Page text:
Dealing with Autism: A Very Helpful GuideJuly 28, 2018
Autism is a neurodevelopment disorder that affects more boys than girls, occurring in about 3-6% of the people. This means one in 500 to one in 150 children will be born with this disorder which is quite alarming. The implications for these statists indicate that virtually every school in the country will have an autistic child. Unfortunately, the majority of these children hasn’t been diagnosed and is perceived in a judgmental light by their parents and teachers, sometimes seemingly odd or noisy and sometimes lazy or unable to focus.
The impact of autism on the family is typically a mixed assortment of consequences. Sometimes, it can be overwhelmingly devastating and sometimes, it can even lead to a sense of self-mastery and a higher level of coping aptitude. It also depends on the family itself and the associated community. The impact also depends on the treatment options and the support available, especially pertaining to social and educational interventions and support channels that can be provided.
Autism is a highly variable disorder with no two individuals alike, and with some seemingly near-normal but having subtle deficits. People with this condition share some common characteristic that exist along what is known as ‘triad of impairment’. This refers to a range of significant deficits across developmental areas, such as verbal and non-verbal communication impairment, thinking and behavior impairment, and social impairment. Diagnosing autism can be difficult because there are no medical investigations known to diagnose this condition. Though the autism symptoms manifest themselves, there are several online tests and quizzes such as an Aspie quiz for children that can be helpful to confirm the diagnosis in both children and adults.
There are various problems that are often associated with autism but it isn’t established yet if they are caused by this disorder.Some of those include sensory integration deficits (trouble assimilating the reception of senses like taste, sight, movement, hearing or sound), tuberous sclerosis (benign tumors in the brain or sometimes, in other organs, happens in about 2-4% of ASD sufferers), and Fragile X syndrome (occurs in about 2-5% of people diagnosed with ASD).Additionally, ADHD, general learning disabilities, Tourette’s syndrome and dyslexiaare some disorders that are oftenconsideredasautism related conditions. When dealing with autistic children, it is imperative to address associated problems if there is any.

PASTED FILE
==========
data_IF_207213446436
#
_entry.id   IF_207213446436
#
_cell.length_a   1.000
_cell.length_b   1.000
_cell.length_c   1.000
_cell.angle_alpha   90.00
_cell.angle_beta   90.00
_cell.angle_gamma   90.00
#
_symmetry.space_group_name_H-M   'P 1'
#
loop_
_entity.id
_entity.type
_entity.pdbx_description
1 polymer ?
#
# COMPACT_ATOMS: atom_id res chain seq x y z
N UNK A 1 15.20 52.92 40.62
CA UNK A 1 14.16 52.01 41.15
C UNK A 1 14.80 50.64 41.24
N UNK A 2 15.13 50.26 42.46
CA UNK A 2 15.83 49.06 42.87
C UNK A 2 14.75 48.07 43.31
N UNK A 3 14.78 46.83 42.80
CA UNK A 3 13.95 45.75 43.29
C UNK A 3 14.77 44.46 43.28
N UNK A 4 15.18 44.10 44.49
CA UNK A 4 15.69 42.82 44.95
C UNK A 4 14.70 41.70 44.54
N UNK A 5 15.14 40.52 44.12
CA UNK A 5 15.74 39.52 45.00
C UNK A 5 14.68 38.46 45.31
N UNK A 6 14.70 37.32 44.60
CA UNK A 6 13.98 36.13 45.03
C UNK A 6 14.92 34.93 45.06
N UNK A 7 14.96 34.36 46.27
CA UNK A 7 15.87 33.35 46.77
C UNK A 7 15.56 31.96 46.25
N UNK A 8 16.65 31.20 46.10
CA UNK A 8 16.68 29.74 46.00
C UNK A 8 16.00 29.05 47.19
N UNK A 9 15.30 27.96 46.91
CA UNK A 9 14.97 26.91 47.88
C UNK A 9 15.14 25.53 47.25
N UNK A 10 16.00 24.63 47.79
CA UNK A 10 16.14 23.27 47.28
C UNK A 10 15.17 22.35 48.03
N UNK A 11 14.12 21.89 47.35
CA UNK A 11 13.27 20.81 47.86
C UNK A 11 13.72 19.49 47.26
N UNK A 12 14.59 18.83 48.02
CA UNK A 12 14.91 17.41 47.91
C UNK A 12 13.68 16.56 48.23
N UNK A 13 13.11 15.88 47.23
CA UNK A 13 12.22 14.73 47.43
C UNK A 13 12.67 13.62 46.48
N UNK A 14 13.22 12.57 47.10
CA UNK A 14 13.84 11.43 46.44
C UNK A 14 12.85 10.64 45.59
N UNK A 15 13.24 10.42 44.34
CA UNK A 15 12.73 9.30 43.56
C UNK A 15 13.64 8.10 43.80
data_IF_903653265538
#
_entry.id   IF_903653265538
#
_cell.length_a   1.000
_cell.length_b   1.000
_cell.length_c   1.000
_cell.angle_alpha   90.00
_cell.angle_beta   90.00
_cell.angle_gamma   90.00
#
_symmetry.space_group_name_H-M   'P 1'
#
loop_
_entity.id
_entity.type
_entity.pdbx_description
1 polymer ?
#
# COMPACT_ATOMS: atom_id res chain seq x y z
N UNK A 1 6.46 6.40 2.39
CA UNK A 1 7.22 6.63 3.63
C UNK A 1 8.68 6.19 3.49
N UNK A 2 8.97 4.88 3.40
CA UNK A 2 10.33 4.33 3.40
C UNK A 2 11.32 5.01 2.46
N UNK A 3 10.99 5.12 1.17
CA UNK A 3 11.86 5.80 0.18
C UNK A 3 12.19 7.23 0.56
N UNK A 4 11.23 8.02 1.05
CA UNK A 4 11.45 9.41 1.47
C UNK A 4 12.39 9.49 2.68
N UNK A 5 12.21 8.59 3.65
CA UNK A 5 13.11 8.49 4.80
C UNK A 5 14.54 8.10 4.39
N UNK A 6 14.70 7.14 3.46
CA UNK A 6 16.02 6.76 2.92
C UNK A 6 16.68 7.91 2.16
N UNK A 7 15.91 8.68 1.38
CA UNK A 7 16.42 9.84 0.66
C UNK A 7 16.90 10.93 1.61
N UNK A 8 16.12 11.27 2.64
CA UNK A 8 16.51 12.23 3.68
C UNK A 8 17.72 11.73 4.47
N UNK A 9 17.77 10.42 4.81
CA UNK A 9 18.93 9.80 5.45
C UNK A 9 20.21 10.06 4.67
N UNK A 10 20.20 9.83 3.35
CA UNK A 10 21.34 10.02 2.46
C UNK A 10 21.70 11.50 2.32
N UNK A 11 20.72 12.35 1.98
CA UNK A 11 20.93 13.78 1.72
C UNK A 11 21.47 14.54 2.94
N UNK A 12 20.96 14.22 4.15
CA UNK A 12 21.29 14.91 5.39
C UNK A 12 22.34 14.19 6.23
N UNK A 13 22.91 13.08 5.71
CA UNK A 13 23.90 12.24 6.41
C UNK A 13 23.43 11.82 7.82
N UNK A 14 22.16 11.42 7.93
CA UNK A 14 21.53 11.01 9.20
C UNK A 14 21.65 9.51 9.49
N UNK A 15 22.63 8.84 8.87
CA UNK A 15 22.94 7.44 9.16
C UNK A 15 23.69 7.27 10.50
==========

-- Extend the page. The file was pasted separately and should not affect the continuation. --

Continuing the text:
Some people believe in conventional wisdom which should not be the case when it comes to autism. Remember, a cutting-edge research is distilled into notes which are utilized to train the next-generation of therapist. Most experts who diagnose autism and make treatment recommendation have real-world experience in the homes of autistic families. As a matter of fact, it is very rare to find a diagnosing professional with a genuine idea of the pros and cons of different treatment options.
In addition, it is also important to keep your eyes open on the tendency to over-treating the autistic child. Even if they are sufferers, they should be considered children first. And it’s not normal for a child to spend lots of hours every week in one-sided therapeutic interactions. They must be provided the competent roles which they can participate in their family life like their siblings do.
Another important factor of dealing with autistic children is to paying attention to how they spend their time. Remember, the brain changes and organizes itself through what it experiences. This means every wakening hour the autistic child is working and rehearsing making neural pathways, digging channels deeper and deeper. Find out their interests and how much time they like to engage themselves in repetitive and tedious activities. You can significantly alter the course of their brain development if you are accustomed with their deficits. Make simple adjustments to their everyday interactions in order to provide them opportunities to involve in social engagement, creativity and mindfulness activities. The brain doesn’t stop self-organizing after the child turns age 5, so you have the opportunity to make a significant difference in your child’s brain development using a few key strategies.